Natalie Tan, art director of Preludio, on how she overcame struggles to build a brand she can call her own

Natalie Tan, creative director of Preludio

It’s crazy, it’s colourful, and it’s every bit what you’d imagine the creative industry to be. In this edition of our International Women’s Day special, Natalie Tan of Preludio reflects on her journey in the creative industry by penning a letter to her younger self

Dear Natalie,

You will begin as a bright-eyed, enthusiastic designer with unbridled fervour and unbound ambition. Your idols were graphic design heroes; you imagined that one day, you’d see your work on the streets around the world, being talked about.

It won’t be long before reality kicks you hard in the face. You realise that you’re treated as a tool and not a collaborator. Work is work, there is little play. Your disheartened spirit would drive you to create on your own terms, so you start drawing. You leave your job and try to survive on pure artistry, but that too proves unsustainable. You will fall back into society as a contributing taxpayer by randomly joining an in-house design team in a food & beverage group.

You begin to feel at home amongst the creative kindred. The world of F&B will feel foreign, tumultuous but exhilarating. You’ll have fun designing cool things. Years later, you’ll find out your works have been remembered for their artistry. Your work will be admired. The group will collapse, but you will move from one company to another, growing your skills along the way from graphic design to photography and then social media.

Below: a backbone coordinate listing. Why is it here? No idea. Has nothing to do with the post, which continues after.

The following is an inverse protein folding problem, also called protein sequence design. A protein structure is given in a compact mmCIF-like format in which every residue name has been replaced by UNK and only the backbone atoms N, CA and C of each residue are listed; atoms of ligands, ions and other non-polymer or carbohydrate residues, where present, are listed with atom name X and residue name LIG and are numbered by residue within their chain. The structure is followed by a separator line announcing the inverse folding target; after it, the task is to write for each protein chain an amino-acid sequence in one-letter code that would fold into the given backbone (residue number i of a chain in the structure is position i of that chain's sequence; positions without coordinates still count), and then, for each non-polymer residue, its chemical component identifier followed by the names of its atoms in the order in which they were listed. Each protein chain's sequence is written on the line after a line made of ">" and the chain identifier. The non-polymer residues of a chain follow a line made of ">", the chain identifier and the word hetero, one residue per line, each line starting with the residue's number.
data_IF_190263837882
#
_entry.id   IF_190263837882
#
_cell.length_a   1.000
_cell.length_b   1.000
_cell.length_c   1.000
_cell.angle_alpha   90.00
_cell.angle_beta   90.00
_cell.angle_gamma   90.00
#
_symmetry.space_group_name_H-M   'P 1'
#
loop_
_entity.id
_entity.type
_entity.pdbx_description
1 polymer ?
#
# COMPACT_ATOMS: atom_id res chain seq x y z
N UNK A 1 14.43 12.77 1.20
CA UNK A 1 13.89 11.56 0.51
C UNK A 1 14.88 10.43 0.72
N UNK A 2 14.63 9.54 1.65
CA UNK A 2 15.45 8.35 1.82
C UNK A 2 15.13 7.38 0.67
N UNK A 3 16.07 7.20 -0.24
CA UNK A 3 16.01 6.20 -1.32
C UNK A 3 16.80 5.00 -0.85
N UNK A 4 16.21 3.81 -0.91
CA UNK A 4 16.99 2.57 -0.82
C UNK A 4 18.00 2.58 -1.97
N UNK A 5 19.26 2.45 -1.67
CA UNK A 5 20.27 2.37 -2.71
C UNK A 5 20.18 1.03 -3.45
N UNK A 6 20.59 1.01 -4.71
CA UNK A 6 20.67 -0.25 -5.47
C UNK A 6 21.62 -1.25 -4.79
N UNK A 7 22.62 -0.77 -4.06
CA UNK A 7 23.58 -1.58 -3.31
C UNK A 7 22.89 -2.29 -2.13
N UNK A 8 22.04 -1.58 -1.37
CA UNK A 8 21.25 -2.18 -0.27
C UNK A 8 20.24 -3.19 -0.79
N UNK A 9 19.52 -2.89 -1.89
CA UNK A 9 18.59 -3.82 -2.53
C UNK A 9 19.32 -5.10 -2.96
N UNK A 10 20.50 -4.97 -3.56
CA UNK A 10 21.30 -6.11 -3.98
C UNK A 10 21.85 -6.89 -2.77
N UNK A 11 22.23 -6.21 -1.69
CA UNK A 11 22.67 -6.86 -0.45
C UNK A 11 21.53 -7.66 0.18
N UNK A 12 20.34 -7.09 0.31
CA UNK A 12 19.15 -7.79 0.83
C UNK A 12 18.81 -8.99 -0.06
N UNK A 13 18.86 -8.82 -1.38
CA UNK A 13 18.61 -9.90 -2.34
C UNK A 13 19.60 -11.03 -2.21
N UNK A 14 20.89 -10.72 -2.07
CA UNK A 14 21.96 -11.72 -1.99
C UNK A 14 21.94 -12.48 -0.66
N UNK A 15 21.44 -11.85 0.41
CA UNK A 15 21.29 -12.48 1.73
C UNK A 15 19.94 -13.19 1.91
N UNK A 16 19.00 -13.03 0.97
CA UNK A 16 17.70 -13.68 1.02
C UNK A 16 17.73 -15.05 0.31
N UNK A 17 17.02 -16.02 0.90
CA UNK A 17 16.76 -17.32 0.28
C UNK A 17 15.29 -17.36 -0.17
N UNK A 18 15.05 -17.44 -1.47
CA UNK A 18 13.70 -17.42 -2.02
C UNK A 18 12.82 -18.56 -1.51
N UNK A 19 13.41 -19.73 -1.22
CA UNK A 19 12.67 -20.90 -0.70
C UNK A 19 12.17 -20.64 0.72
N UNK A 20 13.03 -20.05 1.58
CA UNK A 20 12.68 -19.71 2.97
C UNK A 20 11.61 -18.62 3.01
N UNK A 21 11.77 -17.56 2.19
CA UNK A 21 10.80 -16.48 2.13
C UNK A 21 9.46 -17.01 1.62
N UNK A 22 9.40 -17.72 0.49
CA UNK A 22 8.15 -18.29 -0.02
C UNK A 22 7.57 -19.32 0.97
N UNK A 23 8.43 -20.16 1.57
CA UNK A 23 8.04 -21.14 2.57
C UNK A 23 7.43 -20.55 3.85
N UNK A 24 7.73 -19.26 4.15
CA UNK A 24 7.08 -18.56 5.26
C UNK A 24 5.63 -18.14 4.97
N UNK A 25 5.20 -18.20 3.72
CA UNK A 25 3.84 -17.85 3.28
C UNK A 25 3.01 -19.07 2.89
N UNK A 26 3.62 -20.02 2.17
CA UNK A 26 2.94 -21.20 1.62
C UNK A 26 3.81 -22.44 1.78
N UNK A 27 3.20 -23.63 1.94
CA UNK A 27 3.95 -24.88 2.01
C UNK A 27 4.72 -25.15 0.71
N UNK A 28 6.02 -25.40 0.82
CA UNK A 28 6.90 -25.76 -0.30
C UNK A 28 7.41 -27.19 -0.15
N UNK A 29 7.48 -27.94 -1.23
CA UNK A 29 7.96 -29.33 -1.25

You will meet an ambitious young chef, Fernando Arevalo, who wants to bring a mad restaurant concept into the world, and strangely enough, wants your help to visualise it. “A restaurant that changes with time? Black and white food? Of all people, are you sure I can help you build a restaurant? I’m just a designer!”

But you’re curious, and you love a challenge, so you start off just helping him, but as the project evolves, so does your involvement. You eventually find yourself sharing the same goal. Suddenly, you are opening a restaurant. “How did I even get here in the first place?” is a question you will ask yourself countless times.

Now, your idols are top restaurateurs. Your work is Preludio. A restaurant that this crazy chef believed you could help create from infancy. It is real and the logo that you designed is on the wall of the restaurant. You’ve branded it, given it a form, shaped it into something you’re now proud to also call your own.

You’ve achieved everything you’ve ever wanted and more. But it has never felt like you’ve completed your journey. You are gratified, but not contented. There are new things to learn every day. It’s not easy, but it’s fun. And even when everything has been done, there will be a new chapter to do it all over again.

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